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Vision of Ukraine – 2030. What should be the Constitution of Ukraine?

In the summer of 2022, the CPLR team, as part of the public coalition «Ukraine after Victory», formulated a vision «Vision of Ukraine – 2030». The document offers key conditions for the reconstruction and development of Ukraine after the Victory. Here we share how we see the Constitution of Ukraine after the Victory.

How do we imagine Ukraine in 2030?

Ukraine continues to live by the 1996 Constitution, but numerous amendments have been introduced to it:

  • the post-Soviet myths about human rights have been cleared, it has been supplemented with new recognised international acts in the field of human rights on equality, ecology, digital technologies, etc.,
  • the mistakes and contradictions in the state power regulation have been corrected, the independence of the Government and its responsibility for shaping the country’s development policy have been strengthened,
  • the administrative-territorial system has been changed, the regulation of local self-government and the Crimean autonomy have been improved, the regional self-government has been introduced,
  • selective clarifying improvements have been made in Sections I, III, XIII.

The form of government remains a mixed republic, but after the war of 2022, all the presidents strictly adhere to the constitutional limits of their powers as the head of state, reduced to the issues of external representation of the state, defence and security, awards, citizenship, and pardons. This is guaranteed, in addition to constitutional norms, by the legislative limitation of the number of the presidential staff to 100 people and the functioning of an independent Constitutional Court.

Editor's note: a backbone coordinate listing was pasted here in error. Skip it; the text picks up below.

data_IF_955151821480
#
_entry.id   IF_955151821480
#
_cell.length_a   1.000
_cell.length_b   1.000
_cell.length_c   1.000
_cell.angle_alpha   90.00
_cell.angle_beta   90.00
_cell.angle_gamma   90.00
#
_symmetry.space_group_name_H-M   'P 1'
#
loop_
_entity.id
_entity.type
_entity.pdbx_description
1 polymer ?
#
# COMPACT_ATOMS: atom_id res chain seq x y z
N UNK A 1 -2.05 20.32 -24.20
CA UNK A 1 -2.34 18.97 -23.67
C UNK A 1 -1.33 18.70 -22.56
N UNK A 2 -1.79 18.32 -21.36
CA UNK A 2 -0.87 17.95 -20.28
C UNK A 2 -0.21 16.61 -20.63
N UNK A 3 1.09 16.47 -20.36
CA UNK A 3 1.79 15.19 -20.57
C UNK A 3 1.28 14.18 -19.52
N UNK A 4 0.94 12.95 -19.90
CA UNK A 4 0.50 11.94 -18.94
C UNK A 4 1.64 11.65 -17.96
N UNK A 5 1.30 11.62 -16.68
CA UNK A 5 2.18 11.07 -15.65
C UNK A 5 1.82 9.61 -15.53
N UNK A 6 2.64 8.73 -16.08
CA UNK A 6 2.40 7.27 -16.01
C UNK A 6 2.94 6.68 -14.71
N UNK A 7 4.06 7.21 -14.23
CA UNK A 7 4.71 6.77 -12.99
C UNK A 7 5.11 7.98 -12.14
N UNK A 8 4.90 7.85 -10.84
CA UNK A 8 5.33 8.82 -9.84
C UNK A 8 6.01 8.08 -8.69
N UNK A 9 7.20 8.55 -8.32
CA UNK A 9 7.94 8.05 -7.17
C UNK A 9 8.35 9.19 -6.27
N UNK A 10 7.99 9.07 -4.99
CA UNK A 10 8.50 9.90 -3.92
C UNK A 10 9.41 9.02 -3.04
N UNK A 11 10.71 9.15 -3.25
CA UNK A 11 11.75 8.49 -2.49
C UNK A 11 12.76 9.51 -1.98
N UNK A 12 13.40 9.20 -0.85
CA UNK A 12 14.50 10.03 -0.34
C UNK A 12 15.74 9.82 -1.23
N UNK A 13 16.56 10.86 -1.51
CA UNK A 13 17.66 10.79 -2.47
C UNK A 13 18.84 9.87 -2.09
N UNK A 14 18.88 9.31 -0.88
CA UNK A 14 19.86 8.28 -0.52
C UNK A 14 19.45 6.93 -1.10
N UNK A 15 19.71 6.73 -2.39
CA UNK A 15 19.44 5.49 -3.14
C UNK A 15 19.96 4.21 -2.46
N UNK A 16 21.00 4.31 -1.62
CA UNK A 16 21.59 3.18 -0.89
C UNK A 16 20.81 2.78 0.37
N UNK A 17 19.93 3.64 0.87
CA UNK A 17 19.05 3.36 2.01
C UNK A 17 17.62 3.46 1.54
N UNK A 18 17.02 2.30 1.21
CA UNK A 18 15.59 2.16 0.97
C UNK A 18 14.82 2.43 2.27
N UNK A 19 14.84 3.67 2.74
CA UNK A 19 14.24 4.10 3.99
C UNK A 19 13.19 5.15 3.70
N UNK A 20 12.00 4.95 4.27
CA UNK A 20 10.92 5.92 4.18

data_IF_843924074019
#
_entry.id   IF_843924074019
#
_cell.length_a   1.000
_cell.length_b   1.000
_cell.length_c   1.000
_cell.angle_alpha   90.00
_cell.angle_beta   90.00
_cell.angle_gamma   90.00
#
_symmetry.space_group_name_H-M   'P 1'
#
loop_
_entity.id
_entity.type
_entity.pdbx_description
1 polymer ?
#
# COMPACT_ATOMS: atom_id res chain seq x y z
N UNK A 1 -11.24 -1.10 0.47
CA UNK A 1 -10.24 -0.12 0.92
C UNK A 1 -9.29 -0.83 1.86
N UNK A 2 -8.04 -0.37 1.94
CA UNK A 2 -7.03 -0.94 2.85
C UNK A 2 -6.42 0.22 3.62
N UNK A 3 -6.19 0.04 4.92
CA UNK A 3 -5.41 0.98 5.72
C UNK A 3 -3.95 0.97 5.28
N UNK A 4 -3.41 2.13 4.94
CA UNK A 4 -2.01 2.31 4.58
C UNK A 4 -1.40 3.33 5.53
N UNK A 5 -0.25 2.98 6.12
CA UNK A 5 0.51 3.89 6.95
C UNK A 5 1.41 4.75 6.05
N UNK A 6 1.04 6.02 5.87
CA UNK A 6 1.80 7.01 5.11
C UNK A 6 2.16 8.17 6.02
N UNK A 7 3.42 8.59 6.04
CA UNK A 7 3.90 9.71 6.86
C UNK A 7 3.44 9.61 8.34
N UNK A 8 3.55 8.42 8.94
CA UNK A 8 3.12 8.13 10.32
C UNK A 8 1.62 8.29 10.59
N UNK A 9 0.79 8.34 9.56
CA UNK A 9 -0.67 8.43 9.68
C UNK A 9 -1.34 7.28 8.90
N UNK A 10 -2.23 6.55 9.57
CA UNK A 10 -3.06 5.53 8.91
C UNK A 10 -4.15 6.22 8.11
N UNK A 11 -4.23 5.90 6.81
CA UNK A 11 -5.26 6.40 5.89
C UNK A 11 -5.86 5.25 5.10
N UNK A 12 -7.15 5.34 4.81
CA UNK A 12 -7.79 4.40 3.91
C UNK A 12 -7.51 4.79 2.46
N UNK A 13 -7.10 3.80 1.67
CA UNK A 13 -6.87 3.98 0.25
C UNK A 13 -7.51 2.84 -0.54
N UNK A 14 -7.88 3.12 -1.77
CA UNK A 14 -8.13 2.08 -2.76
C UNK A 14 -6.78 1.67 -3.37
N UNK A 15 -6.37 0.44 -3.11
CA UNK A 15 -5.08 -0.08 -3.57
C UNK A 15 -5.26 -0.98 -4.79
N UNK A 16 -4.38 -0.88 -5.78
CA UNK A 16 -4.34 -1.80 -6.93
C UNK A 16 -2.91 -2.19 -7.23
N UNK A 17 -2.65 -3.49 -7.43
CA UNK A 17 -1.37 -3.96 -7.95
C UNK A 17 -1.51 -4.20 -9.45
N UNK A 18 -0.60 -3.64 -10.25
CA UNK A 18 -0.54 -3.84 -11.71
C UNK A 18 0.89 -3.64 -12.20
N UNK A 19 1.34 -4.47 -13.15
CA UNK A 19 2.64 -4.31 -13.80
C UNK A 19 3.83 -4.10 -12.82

Citizens of Ukraine know and understand the basic principles of democracy and the rule of law, and demand from politicians their strict observance. The internationally recognised human rights are not only declared by law, but are strictly adhered to at all levels of social organisation.

Local referendums in the communities function reliably as an instrument of democracy. And an all-Ukrainian referendum can be held only in one of three cases:

  • the cases determined by the Constitution — approval of amendments to the Constitution and approval of changes in the territory of Ukraine,
  • on the people’s initiative with a complicated procedure on the only one issue — the abolition of the adopted Law or part thereof,
  • by a decision of the Parliament adopted on the proposal of the Government and with the consent of the President — a consultative referendum on the most important issues of social development (Proposal: to keep the possibility to hold such referendums also on the people’s initiative).

The Constitutional Court consists of 15 judges appointed by the Parliament and the President on the proposal of a qualification commission, which independently develops the criteria for the formation of a fair and professional composition of judges. Being completely independent, the Constitutional Court acts as an actual guarantor of the Constitution and an arbiter between the highest bodies of state power.

What key changes need to be made to achieve this goal?

Immediately after the victory, a political-scientific-public constitutional commission is formed; it prepares 4 bills on amendments to the Constitution. (Proposal: prepares a new version of the Constitution). They are widely discussed, finalised, approved by the Parliament and ratified by referendum, when provided by the Constitution.
The laws on the Cabinet of Ministers of Ukraine (CMU) and central executive bodies (CEBs), on the all-Ukrainian referendum, on the Constitutional Court of Ukraine and all others are brought into line with the new provisions of the Constitution.

What red lines cannot be crossed in this area?
  • The collapse of democracy and the attempt to establish an authoritarian regime of power, while anti-state activities must be defined by law and stopped legitimately, not by voluntaristic decisions.
  • Transition to a presidential form of government (a parliamentary one is also not desirable, but if presidents do not learn to refrain from authoritarianism, then, in the long run, there will be no alternative to a parliamentary republic).
  • Organising and carrying out constitutional changes “behind closed doors”, under external pressure, contrary to the procedure defined by the Constitution itself.
  • Use of all-Ukrainian referendums for manipulative adoption of illegitimate decisions.
  • Narrowing the guarantees of observance of constitutional human rights.
  • Liquidation or restriction of the powers of the Constitutional Court, appointing dishonest and unprofessional judges to it.